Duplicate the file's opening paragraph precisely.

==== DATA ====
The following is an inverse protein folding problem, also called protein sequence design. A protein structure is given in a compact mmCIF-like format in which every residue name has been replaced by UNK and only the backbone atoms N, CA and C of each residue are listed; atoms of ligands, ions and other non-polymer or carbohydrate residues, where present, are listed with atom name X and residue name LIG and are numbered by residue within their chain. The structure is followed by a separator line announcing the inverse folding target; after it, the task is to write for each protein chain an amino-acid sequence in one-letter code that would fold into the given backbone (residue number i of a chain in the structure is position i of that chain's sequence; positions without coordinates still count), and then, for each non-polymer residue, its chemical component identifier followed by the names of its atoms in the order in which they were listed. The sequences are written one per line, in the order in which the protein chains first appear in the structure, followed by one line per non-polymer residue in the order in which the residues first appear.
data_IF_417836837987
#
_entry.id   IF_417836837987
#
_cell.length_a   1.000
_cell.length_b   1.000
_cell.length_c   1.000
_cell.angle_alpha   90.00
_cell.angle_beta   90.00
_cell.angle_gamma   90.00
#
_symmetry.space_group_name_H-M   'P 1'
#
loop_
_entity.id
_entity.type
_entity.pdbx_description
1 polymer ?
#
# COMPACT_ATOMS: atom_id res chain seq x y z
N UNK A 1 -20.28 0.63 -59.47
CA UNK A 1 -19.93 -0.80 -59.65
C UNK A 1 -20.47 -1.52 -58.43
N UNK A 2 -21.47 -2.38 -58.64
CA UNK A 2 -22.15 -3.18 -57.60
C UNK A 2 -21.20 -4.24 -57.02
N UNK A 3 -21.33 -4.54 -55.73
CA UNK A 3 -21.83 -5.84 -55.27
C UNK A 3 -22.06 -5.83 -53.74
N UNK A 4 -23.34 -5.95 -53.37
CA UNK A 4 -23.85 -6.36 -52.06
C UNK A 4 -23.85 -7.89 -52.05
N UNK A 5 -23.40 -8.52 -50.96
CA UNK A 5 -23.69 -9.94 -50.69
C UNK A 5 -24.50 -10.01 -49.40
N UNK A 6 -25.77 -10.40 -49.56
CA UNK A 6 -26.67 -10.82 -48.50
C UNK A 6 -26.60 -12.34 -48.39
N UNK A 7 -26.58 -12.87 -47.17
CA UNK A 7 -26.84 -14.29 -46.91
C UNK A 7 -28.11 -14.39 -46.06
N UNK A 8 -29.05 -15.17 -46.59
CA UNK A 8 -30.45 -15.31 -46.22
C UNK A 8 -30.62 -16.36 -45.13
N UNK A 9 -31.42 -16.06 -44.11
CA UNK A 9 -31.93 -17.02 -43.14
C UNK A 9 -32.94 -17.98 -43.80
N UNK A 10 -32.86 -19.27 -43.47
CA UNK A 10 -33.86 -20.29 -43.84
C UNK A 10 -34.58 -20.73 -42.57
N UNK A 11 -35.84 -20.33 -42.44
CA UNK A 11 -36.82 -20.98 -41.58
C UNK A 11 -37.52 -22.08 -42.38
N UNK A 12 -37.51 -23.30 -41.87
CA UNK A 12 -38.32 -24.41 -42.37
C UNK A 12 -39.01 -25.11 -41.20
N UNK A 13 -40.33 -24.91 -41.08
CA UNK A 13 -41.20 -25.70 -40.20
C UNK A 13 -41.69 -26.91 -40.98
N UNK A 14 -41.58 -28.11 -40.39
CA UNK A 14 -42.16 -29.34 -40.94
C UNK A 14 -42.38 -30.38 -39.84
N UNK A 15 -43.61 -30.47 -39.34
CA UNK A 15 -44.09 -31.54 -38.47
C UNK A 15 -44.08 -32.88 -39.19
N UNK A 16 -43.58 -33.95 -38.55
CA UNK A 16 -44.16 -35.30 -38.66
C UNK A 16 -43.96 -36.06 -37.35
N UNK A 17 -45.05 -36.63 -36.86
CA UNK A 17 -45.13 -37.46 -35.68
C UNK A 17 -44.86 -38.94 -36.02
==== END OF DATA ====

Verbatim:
The following is an inverse protein folding problem, also called protein sequence design. A protein structure is given in a compact mmCIF-like format in which every residue name has been replaced by UNK and only the backbone atoms N, CA and C of each residue are listed; atoms of ligands, ions and other non-polymer or carbohydrate residues, where present, are listed with atom name X and residue name LIG and are numbered by residue within their chain. The structure is followed by a separator line announcing the inverse folding target; after it, the task is to write for each protein chain an amino-acid sequence in one-letter code that would fold into the given backbone (residue number i of a chain in the structure is position i of that chain's sequence; positions without coordinates still count), and then, for each non-polymer residue, its chemical component identifier followed by the names of its atoms in the order in which they were listed. The sequences are written one per line, in the order in which the protein chains first appear in the structure, followed by one line per non-polymer residue in the order in which the residues first appear.